Huang, R. B., Zhao, Q. (2019). Wang, L. Y. Accountability Audit of Natural Resource and air pollution control: Harmony tournament of environmental protection qualification tournament. China Industrial Economics. 10, pp. 23-41.

Li, H. and Zhou, L. A. (2005). Political turnover and economic performance: The incentive role of personnel control in china. Journal of Public Economics. 89(9), pp. 1743-1762.

Li, X., Liu, C., Weng, X., Zhou, L. A. (2019). Target setting in tournaments: Theory and evidence from China. The Economic Journal, 129(623), pp. 2888-2915.

Liu, R. B., Wang, H. B. (2017). Analysis of audit of outgoing leading officials’ natural resources accountability. Auding Research. 4, pp. 32-38.

Liu, W. J., Xie, B. S. (2018). Does local governors’ Accountability Audit of Natural Resource affect earnings management for listed companies? Journal of Zhongnan University of Economics and Law. 1, pp. 13-23.

Corporate social responsibility and cross-border M&A by Chinese firms

By Xianmin Liu
What is CGR PhD's research about? 
Introducing research projects of CGR PhD members

My research aims to explore the relationship between corporate social responsibility (CSR) and the success of cross-border M&As by Chinese A-share listed firms to extend our understanding of why and how Chinese firms pay more attention to CSR performance in initiating cross-border M&A and going global.

In the last three decades, both the value and number of cross-border mergers and acquisitions (M&A) have soared in waves (Xu, 2017). As a majority of foreign direct investment (FDI) (Albuquerque et al., 2019), cross-border M&As have become more prevalent to gain such as strategic assets, natural resources, market power and synergistic effect. Accordingly, the extant researches in cross-border M&A are also rapidly increasing, especially in emerging market countries like China (Karolyi and Liao, 2017; Li, Li and Wang, 2019; Schweizer, Walker and Zhang, 2019), which is the biggest developing country and overtook Japan as the second-largest economy in the world since 2010. In addition, China is still a transitional nation and has a transformational and proactive government, promoting studies in cross-border M&A under the institutional environment with Chinese characteristics as well.

Source: Thomson Reuters Eikon M&A database, compiled by the author.
Note: Completion rate of cross-border M&A is the ratio of the number of completed cross-border M&A deals recorded by Eikon to the total number of announced cross-border M&A deals. Dotted line of China2 excluded the targets in Hong Kong, Macau and Taiwan, because they are special administrative region (SAR) of China.Read More »

Vocational education in China

By Li Dai and Pedro Martins

Vocational education is an important and well-established alternative to academic education. In most countries, the number of vocational graduates is now on par with that of academic graduates. In the case of China, there are approximately 11 million students graduating with vocational education qualifications annually, only slightly less than the around 12 million academic graduates per year.

Dai Martins MAR2020

Figure 1. The density of secondary vocational schools in China (More details in the paper)

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Are profits shared with workers in China’s factories?

By Wenjing Duan and Prof. Pedro S. Martins

China’s recent emergence in the world economy was underpinned by a massive process of labour reallocation delivered by the country’s nascent labour market. After several decades in which labour was allocated and rewarded centrally, according to communist principles, a number of market-oriented reforms led to greater flexibility and responsiveness to demand and supply. Given the large pool of underemployed workers eager to increase their incomes, in particular in rural areas – over 150 million people according to some estimates –, the potential for growth from industrialisation and exports was considerable.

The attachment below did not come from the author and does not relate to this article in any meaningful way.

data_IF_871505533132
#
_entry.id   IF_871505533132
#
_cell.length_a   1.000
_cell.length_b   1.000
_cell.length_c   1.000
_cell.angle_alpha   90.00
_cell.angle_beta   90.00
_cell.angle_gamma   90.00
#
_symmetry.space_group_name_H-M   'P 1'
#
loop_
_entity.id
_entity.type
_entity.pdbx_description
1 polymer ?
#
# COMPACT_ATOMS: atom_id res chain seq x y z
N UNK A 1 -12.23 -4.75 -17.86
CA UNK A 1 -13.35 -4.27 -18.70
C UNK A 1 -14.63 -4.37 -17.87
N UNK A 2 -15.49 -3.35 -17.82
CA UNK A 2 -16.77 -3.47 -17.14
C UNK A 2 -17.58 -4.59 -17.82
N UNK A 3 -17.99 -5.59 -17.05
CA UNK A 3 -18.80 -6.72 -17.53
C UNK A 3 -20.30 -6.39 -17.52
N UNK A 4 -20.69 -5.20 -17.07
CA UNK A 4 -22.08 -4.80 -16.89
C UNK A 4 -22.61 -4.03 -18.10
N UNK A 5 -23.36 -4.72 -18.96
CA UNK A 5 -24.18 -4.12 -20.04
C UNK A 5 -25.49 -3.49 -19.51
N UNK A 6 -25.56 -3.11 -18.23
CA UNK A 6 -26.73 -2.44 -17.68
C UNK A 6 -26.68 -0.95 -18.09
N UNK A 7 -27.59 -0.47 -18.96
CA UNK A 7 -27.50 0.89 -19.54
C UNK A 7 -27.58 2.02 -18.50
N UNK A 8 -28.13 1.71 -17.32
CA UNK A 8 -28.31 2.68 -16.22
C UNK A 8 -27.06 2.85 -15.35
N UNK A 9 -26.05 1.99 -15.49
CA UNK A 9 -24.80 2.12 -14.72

China Duan Martins

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Political economy and Economic Development: Mobility, Inequality, Stigma and Prosperity.

By Beatriz Rodriguez-Satizabal and Dr. Caterina Gennaioli

What is the political economy of monitoring pollution in China? Should we be using relative or absolute measures of inequality? What are the economic implications of stigma? Have skills and human capital a long term effect on local economic conditions? Is there intergenerational mobility in Africa? Is the millennium missing out in rising prosperity? These were some of the questions raised by CGR and guest researchers during the annual Workshop on Political Economy and Economic Development and during the Annual Globalisation Seminar hosted by the Centre for Globalisation Research on the 9th of November, 2018.

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Brown Bag Seminar | Collateral Damage? Labour Market Effects of Competing with China – at Home and Abroad

On Wednesday 7th of March, Professor Pedro Martins (SBM) will be presenting his research.


The increased range and quality of China’s exports is a major ongoing development in the international economy with potentially far-reaching effects, including in labour markets. On top of the direct effects of increased imports from China studied in previous research, in this paper we also examine the indirect labour market effects stemming from increased export competition in third markets. Our evidence, based on matched employer-employee panel data from Portugal covering 1991-2008 period, indicates that workers’ earnings and employment are significantly negatively affected by China’s imports, but essentially only through the indirect, ‘market-stealing’ channel. The results are robust to a number of checks, including an alternative measure of the indirect effects, and are found to be stronger for women, older and less educated workers, and workers in domestic firms.

Cabral, S., Martins, P., dos Santos, J. and Tavares, M. (Feb, 2018)